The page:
Ukrainian Pysanka Ritual Egg Decorating Kit

CAD $65.00

In pre-Christian times, Dazhboh was one of the major deities in the Slavic pantheon; birds were the sun god’s chosen creations, for they were the only ones who could get near him. Humans could not catch the birds, but they did manage to obtain the eggs the birds laid. Thus, the eggs were magical objects, a source of life. The egg was also honored during rite-of-Spring festivals, it represented the rebirth of the earth. The long, hard winter was over; the earth burst forth and was reborn just as the egg miraculously burst forth with life. The egg therefore, was believed to have special powers.

Many superstitions were attached to pysanky, they were thought to protect households from evil spirits, catastrophe, lightning and fires. Eggs with spiral motifs were the most powerful, as the demons and other unholy creatures would be trapped within the spirals forever. A blessed pysanka could be used to find demons hidden in the dark corners of your house.

They held powerful magic, and had to be disposed of properly, lest a witch get a hold of one. She could use the shell to gather dew, and use the gathered dew to dry up a cow’s milk. The witch could also use bits of the eggshell to poke people and sicken them. The eggshell had to be ground up very finely or broken into pieces and tossed into a running stream. The cloth used to dry pysanky was powerful, too, and could be used to cure skin diseases. And it was considered very bad luck to trample on a pysanka–God would punish anyone who did with a variety of illnesses.

There were superstitions regarding the colors and designs on the pysanky. One old Ukrainian myth centered on the wisdom of giving older people gifts of pysanky with darker colors and/or rich designs, for their life has already been filled. Similarly, it is appropriate to give young people pysanky with white as the predominant color because their life is still a blank page. Girls would often give pysanky to young men they fancied, and include heart motifs. It was said, though, that a girl should never give her boyfriend a pysanky that has no design on the top and bottom of the egg, as this might signify that the boyfriend would soon lose his hair.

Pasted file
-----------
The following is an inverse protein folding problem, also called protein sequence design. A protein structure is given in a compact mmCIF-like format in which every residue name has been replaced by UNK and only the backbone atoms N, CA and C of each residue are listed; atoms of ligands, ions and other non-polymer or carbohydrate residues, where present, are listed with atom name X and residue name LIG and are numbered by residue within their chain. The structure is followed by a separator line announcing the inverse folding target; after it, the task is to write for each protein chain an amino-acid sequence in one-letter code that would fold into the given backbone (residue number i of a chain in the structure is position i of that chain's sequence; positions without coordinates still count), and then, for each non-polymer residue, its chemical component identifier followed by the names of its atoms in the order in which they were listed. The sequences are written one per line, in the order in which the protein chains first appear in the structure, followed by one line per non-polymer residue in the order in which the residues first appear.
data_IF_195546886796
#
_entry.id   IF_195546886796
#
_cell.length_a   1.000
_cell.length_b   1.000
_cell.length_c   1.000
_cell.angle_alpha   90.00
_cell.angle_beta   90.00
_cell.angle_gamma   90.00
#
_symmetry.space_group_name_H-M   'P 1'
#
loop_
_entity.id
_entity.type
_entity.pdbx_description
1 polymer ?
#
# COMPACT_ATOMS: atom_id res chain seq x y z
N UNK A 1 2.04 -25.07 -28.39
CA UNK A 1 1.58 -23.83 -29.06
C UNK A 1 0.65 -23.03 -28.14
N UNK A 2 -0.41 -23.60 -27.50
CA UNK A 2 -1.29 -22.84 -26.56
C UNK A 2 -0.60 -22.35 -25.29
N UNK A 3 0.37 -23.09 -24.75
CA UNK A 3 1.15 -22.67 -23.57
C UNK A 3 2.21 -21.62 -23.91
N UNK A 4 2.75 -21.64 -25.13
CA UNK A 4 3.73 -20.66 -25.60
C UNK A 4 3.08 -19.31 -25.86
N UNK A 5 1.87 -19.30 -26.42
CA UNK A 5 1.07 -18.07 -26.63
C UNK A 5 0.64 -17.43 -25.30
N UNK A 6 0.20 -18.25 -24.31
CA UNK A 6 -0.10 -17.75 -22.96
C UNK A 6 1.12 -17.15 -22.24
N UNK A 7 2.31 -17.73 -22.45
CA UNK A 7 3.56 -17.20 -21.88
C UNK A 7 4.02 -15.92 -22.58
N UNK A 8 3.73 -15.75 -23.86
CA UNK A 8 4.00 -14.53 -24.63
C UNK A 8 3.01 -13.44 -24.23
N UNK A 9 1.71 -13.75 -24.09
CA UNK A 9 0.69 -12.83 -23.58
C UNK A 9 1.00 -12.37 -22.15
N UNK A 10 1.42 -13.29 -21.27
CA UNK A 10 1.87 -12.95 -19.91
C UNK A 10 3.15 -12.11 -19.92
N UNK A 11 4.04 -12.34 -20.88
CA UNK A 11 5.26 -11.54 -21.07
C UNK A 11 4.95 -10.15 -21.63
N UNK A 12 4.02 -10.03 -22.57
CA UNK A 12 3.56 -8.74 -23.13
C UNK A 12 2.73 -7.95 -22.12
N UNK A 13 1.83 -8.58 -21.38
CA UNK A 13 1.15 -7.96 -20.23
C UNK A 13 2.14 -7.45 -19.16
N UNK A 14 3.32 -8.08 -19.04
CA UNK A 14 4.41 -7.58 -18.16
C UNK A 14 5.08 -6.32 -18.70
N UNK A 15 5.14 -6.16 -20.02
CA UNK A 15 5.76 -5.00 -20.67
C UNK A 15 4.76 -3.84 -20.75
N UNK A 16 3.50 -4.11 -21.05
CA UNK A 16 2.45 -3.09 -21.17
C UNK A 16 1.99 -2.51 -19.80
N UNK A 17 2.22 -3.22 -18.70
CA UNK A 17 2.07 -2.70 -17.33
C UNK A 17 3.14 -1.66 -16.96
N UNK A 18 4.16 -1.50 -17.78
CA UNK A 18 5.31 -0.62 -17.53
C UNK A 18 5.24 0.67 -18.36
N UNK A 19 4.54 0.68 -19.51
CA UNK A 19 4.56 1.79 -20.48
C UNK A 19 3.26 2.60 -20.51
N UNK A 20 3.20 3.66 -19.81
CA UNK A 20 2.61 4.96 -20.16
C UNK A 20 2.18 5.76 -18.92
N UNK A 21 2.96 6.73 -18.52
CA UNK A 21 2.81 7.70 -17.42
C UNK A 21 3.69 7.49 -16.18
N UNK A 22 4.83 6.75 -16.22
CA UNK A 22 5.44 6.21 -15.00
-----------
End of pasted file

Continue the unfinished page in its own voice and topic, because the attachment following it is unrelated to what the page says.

This kit was ritually smoked on my altar and contains 1 traditional kistka, 5 traditional dyes (yellow, orange, scarlet, light blue, light green, black), 1 block of beeswax, lore scroll with instructions, ritual wiping cloth, and 3 egg designs. The kit comes complete nestled together in a beautiful wood box filled with moss.

In stock

Description

According to many scholars, the art of wax-resist (batik) egg decoration in Slavic cultures, and particularly in Ukraine, probably dates back to the pre-Christian era. They base this on the widespread nature of the practice, and pre-Christian nature of the symbols utilized. No ancient examples of intact pysanky exist, as the eggshells of domesticated fowl are fragile, but fragments of colored shells with wax-resist decoration on them were unearthed during the archaeological excavations in Ostrówek, Poland, (near the city of Opole), where remnants of a Slavic settlement from the early Piast Era were found.

As in many ancient cultures, Ukrainians worshipped a sun god, Dazhboh. The sun was important – it warmed the earth and thus was a source of all life. Eggs decorated with nature symbols became an integral part of spring rituals, serving as benevolent talismans.

In pre-Christian times, Dazhboh was one of the major deities in the Slavic pantheon; birds were the sun god’s chosen creations, for they were the only ones who could get near him. Humans could not catch the birds, but they did manage to obtain the eggs the birds laid. Thus, the eggs were magical objects, a source of life. The egg was also honored during rite-of-Spring festivals––it represented the rebirth of the earth. The long, hard winter was over; the earth burst forth and was reborn just as the egg miraculously burst forth with life. The egg therefore, was believed to have special powers.

With the advent of Christianity, via a process of religious syncretism, the symbolism of the egg was changed to represent, not nature’s rebirth, but the rebirth of man. Christians embraced the egg symbol and likened it to the tomb from which Christ rose. With the acceptance of Christianity in 988, the decorated pysanka, in time, was adapted to play an important role in Ukrainian rituals of the new religion. Many symbols of the old sun worship survived and were adapted to represent Easter and Christ’s Resurrection.

In modern times, the art of the pysanka was carried abroad by Ukrainian emigrants to North and South America, where the custom took hold, and concurrently banished in Ukraine by the Soviet regime (as a religious practice), where it was nearly forgotten. Museum collections were destroyed both by war and by Soviet cadres. Since Ukrainian Independence in 1991, there has been a rebirth of this folk art in its homeland, and a renewal of interest in the preservation of traditional designs and research into its symbolism and history.

This kit was ritually smoked on my altar and contains 1 traditional kistka, 5 traditional dyes (yellow, orange, scarlet, light blue, light green, black), 1 block of beeswax, lore scroll with instructions, ritual wiping cloth, and 3 egg designs. The kit comes complete nestled together in a beautiful wood box filled with moss.

Additional information

Weight 450 g
Dimensions 13 × 8 × 7 cm

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